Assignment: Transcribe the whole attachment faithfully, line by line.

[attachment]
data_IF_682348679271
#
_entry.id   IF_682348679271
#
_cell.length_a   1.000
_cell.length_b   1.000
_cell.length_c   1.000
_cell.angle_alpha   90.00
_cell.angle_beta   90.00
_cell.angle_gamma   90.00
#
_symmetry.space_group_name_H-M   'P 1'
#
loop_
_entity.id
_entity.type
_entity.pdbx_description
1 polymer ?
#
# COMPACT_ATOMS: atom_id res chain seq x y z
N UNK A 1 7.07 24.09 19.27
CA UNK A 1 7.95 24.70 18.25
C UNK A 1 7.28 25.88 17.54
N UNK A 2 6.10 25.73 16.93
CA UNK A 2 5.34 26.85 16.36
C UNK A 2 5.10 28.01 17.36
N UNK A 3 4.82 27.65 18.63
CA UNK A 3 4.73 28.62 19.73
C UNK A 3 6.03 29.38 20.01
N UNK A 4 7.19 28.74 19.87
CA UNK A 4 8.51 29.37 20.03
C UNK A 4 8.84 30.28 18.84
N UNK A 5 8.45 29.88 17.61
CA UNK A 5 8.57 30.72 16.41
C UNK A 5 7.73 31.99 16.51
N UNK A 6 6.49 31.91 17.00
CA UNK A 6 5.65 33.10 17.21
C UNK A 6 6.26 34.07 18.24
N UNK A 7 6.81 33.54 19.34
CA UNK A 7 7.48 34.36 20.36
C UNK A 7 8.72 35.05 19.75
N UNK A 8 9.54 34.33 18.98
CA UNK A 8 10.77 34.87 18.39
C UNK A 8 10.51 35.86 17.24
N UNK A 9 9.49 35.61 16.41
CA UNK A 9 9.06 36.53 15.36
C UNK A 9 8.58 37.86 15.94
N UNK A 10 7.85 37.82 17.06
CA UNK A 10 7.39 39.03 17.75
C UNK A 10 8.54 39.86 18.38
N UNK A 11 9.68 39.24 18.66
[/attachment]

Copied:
data_IF_682348679271
#
_entry.id   IF_682348679271
#
_cell.length_a   1.000
_cell.length_b   1.000
_cell.length_c   1.000
_cell.angle_alpha   90.00
_cell.angle_beta   90.00
_cell.angle_gamma   90.00
#
_symmetry.space_group_name_H-M   'P 1'
#
loop_
_entity.id
_entity.type
_entity.pdbx_description
1 polymer ?
#
# COMPACT_ATOMS: atom_id res chain seq x y z
N UNK A 1 7.07 24.09 19.27
CA UNK A 1 7.95 24.70 18.25
C UNK A 1 7.28 25.88 17.54
N UNK A 2 6.10 25.73 16.93
CA UNK A 2 5.34 26.85 16.36
C UNK A 2 5.10 28.01 17.36
N UNK A 3 4.82 27.65 18.63
CA UNK A 3 4.73 28.62 19.73
C UNK A 3 6.03 29.38 20.01
N UNK A 4 7.19 28.74 19.87
CA UNK A 4 8.51 29.37 20.03
C UNK A 4 8.84 30.28 18.84
N UNK A 5 8.45 29.88 17.61
CA UNK A 5 8.57 30.72 16.41
C UNK A 5 7.73 31.99 16.51
N UNK A 6 6.49 31.91 17.00
CA UNK A 6 5.65 33.10 17.21
C UNK A 6 6.26 34.07 18.24
N UNK A 7 6.81 33.54 19.34
CA UNK A 7 7.48 34.36 20.36
C UNK A 7 8.72 35.05 19.75
N UNK A 8 9.54 34.33 18.98
CA UNK A 8 10.77 34.87 18.39
C UNK A 8 10.51 35.86 17.24
N UNK A 9 9.49 35.61 16.41
CA UNK A 9 9.06 36.53 15.36
C UNK A 9 8.58 37.86 15.94
N UNK A 10 7.85 37.82 17.06
CA UNK A 10 7.39 39.03 17.75
C UNK A 10 8.54 39.86 18.38
N UNK A 11 9.68 39.24 18.66